May 13 – Jun 12, 2021


13 May - 12 June 2021 

Everard Read at Leeu Estate is proud to present Dylan Lewis's Chthonious Monumental.
Now on show.

THE VORTEX | Tim Leibbrandt

The genesis of Dylan Lewis’s Vortex begins at the end of a six year period of intense self discovery within the artist’s work. The initial manifestation of this striking image of a maelstrom of forms emerged spontaneously at the end of 2019 as the final work produced for the 2020 solo exhibition Chthonios. Perfectly encompassing the themes of self actualisation, struggles within human relationships, and striving for liberation from harmful internalised indoctrination, the work concretises the turbulence of human emotions.

Soon after that exhibition concluded its run, the world was struck by the Covid- 19 pandemic and South Africa went into a strict national lockdown. Remaining in his studio for the initial 21 days of this lockdown, Lewis set to work on producing a monumental incarnation of his earlier work, allowing it to evolve intuitively and organically rather than through exact reproduction. What this offered was an opportunity to immerse himself within the work and truly come to grips with the ideas that were coming to the fore.

The result: a visceral large scale sculptural work which brings to mind seminal pieces such as Auguste Rodin’s magnum opus The Gates of Hell and William Blake’s The Lovers’ Whirlwind. Both of these saw the artists drawing on the evocative imagery of Dante Alighieri’s Divine Comedy, but vehemently eschewing any moralising allegory in favour of celebrating the full spectrum of the human experience in all its complexity. With the Vortex, Dylan Lewis extends this striking, chaotic imagery to reflect on the agony and ecstasy of trying to connect with the ‘other’, both externally with other human beings and internally in the self.

The rich array of mythological signifiers and motifs which manifest in the final work are a testament to Lewis’s adept ability to channel what Carl Jung called the collective unconscious: deep-seated archetypal structures of the unconscious mind which are common across an entire species. Particularly interesting in relation to the Vortex is the idea of the ‘squaring of the circle’.

The composition of the sculpture takes the form of large circular arrangement enclosed within a square. While not an intentional reference by Lewis at the time, this contrasting of the two shapes recurs throughout a diverse array of mandala traditions in a number of world religions, throughout alchemical symbolism, and even in Jungian analytical psychology.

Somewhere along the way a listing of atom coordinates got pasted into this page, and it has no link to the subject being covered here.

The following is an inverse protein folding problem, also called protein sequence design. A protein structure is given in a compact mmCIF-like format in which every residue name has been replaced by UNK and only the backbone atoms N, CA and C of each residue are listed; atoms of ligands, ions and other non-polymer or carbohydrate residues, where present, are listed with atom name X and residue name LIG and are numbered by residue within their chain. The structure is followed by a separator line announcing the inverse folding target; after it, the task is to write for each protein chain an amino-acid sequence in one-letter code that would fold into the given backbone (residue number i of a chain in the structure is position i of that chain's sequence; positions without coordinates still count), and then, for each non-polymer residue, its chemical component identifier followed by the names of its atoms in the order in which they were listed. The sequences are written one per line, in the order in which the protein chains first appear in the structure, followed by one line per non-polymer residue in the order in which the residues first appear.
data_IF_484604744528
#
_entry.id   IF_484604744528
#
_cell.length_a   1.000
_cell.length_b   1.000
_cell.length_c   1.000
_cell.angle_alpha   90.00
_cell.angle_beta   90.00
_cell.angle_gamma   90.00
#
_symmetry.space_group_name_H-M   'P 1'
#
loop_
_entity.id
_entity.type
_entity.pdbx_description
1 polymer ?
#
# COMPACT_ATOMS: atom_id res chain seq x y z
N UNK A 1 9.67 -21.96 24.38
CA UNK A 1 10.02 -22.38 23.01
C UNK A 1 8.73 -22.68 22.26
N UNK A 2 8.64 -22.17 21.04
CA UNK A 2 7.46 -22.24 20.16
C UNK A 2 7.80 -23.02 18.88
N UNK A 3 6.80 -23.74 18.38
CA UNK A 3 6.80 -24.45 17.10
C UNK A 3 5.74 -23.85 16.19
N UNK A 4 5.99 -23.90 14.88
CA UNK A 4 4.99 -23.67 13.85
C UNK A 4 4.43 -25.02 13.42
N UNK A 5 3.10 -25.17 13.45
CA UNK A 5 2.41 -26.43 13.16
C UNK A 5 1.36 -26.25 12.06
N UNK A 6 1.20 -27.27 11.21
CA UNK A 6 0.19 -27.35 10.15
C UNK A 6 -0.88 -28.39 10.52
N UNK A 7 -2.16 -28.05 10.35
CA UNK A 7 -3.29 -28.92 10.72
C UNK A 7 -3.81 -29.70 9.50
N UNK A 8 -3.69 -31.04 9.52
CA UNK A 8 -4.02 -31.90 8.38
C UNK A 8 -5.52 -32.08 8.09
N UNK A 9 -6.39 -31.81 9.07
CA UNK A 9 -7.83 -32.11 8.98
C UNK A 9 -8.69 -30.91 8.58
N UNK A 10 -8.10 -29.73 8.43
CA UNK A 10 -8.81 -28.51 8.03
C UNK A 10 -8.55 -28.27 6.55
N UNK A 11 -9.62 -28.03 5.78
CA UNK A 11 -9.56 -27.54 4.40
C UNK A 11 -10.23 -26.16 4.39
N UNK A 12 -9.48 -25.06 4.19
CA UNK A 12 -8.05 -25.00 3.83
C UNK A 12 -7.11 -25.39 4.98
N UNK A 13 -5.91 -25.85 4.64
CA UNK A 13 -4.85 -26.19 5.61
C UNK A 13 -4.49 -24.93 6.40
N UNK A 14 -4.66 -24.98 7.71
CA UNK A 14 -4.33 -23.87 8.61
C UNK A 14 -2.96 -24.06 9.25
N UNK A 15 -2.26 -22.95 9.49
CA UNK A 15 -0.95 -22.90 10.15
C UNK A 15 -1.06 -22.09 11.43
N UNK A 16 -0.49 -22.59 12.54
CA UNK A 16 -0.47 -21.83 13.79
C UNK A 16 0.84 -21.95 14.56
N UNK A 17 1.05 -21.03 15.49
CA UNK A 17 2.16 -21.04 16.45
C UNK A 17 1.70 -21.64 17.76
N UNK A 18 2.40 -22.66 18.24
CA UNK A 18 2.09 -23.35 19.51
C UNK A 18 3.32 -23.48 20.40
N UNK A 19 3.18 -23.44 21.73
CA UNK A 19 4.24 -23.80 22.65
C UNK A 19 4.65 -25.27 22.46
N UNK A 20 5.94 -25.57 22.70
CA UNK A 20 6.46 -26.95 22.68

Common throughout these various incarnations is the idea of a circle within a square as a symbol of wholeness or totality, contrasting boundlessness with lucidity. This is exactly what this sculpture represents for Lewis.

Stated plainly, the Vortex marks a significant culmination in the narratives that have underpinned Dylan Lewis’s work from the very beginning: the searching for wholeness and self-actualisation against forced familial, cultural and social conformity. In earlier work it was exemplified by the desire to escape into nature. Newer works such as the Vortex reimagine this as a journey into the self. Perhaps paradoxically, where the earlier work manifested as solitary, the inner journey is one reflected by a desire for connection. It appears as a gateway or threshold, the swirling mass of figures extending recursively.

While it is easy to speak of the process of individuation in romantic terms, in practice it is a difficult and painful undertaking, no less than a metaphorical self-annihilation. With the Vortex, Dylan Lewis captures the sense of the sublime that comes from standing on a precipice and witnessing the tumult. It is a view from the eye of a storm, a reckoning with the prospect of being pummelled by a chaotic maelstrom of human emotions and being unsure of whether it will utterly destroy or bring about the intense desire for wholeness.

 As with the idea of squaring the circle, Dylan Lewis’s Vortex becomes about achieving harmony through consolidating rationality with passions. It depicts the emotional battle of attempting to transcend the alienation of unchecked Logos – damaging religious, governmental, or societal constructs that seek to rationalise through fear and shame –and reconnect with the boundless instinctual life force of Eros.